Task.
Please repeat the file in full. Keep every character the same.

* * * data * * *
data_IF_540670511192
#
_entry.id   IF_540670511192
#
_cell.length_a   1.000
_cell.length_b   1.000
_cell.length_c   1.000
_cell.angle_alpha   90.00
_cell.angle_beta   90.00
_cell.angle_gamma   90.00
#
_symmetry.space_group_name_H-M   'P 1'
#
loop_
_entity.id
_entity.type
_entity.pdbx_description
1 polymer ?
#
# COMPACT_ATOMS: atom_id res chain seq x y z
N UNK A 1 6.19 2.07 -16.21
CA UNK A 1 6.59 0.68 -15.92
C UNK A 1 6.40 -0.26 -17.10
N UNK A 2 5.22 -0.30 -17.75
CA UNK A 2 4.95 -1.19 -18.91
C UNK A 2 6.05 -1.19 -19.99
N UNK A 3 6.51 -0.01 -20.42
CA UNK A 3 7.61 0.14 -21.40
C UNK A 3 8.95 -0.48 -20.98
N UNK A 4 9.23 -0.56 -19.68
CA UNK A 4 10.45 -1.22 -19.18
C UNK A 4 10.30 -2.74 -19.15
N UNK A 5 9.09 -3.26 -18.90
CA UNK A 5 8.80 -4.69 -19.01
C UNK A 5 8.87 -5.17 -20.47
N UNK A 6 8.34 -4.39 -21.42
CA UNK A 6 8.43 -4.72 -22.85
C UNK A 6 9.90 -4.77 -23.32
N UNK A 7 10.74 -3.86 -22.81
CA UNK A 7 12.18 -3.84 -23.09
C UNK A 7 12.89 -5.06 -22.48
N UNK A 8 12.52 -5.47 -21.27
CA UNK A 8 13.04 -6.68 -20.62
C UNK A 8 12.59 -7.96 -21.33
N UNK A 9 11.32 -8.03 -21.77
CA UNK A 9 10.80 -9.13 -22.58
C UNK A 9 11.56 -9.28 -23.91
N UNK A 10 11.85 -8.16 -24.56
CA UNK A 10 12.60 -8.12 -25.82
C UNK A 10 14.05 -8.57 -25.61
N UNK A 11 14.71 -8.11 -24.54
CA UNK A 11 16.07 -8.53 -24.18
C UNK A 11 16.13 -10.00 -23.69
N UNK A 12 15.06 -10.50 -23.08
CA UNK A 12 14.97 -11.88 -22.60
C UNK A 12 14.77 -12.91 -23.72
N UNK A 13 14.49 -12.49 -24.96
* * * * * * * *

data_IF_540670511192
#
_entry.id   IF_540670511192
#
_cell.length_a   1.000
_cell.length_b   1.000
_cell.length_c   1.000
_cell.angle_alpha   90.00
_cell.angle_beta   90.00
_cell.angle_gamma   90.00
#
_symmetry.space_group_name_H-M   'P 1'
#
loop_
_entity.id
_entity.type
_entity.pdbx_description
1 polymer ?
#
# COMPACT_ATOMS: atom_id res chain seq x y z
N UNK A 1 6.19 2.07 -16.21
CA UNK A 1 6.59 0.68 -15.92
C UNK A 1 6.40 -0.26 -17.10
N UNK A 2 5.22 -0.30 -17.75
CA UNK A 2 4.95 -1.19 -18.91
C UNK A 2 6.05 -1.19 -19.99
N UNK A 3 6.51 -0.01 -20.42
CA UNK A 3 7.61 0.14 -21.40
C UNK A 3 8.95 -0.48 -20.98
N UNK A 4 9.23 -0.56 -19.68
CA UNK A 4 10.45 -1.22 -19.18
C UNK A 4 10.30 -2.74 -19.15
N UNK A 5 9.09 -3.26 -18.90
CA UNK A 5 8.80 -4.69 -19.01
C UNK A 5 8.87 -5.17 -20.47
N UNK A 6 8.34 -4.39 -21.42
CA UNK A 6 8.43 -4.72 -22.85
C UNK A 6 9.90 -4.77 -23.32
N UNK A 7 10.74 -3.86 -22.81
CA UNK A 7 12.18 -3.84 -23.09
C UNK A 7 12.89 -5.06 -22.48
N UNK A 8 12.52 -5.47 -21.27
CA UNK A 8 13.04 -6.68 -20.62
C UNK A 8 12.59 -7.96 -21.33
N UNK A 9 11.32 -8.03 -21.77
CA UNK A 9 10.80 -9.13 -22.58
C UNK A 9 11.56 -9.28 -23.91
N UNK A 10 11.85 -8.16 -24.56
CA UNK A 10 12.60 -8.12 -25.82
C UNK A 10 14.05 -8.57 -25.61
N UNK A 11 14.71 -8.11 -24.54
CA UNK A 11 16.07 -8.53 -24.18
C UNK A 11 16.13 -10.00 -23.69
N UNK A 12 15.06 -10.50 -23.08
CA UNK A 12 14.97 -11.88 -22.60
C UNK A 12 14.77 -12.91 -23.72
N UNK A 13 14.49 -12.49 -24.96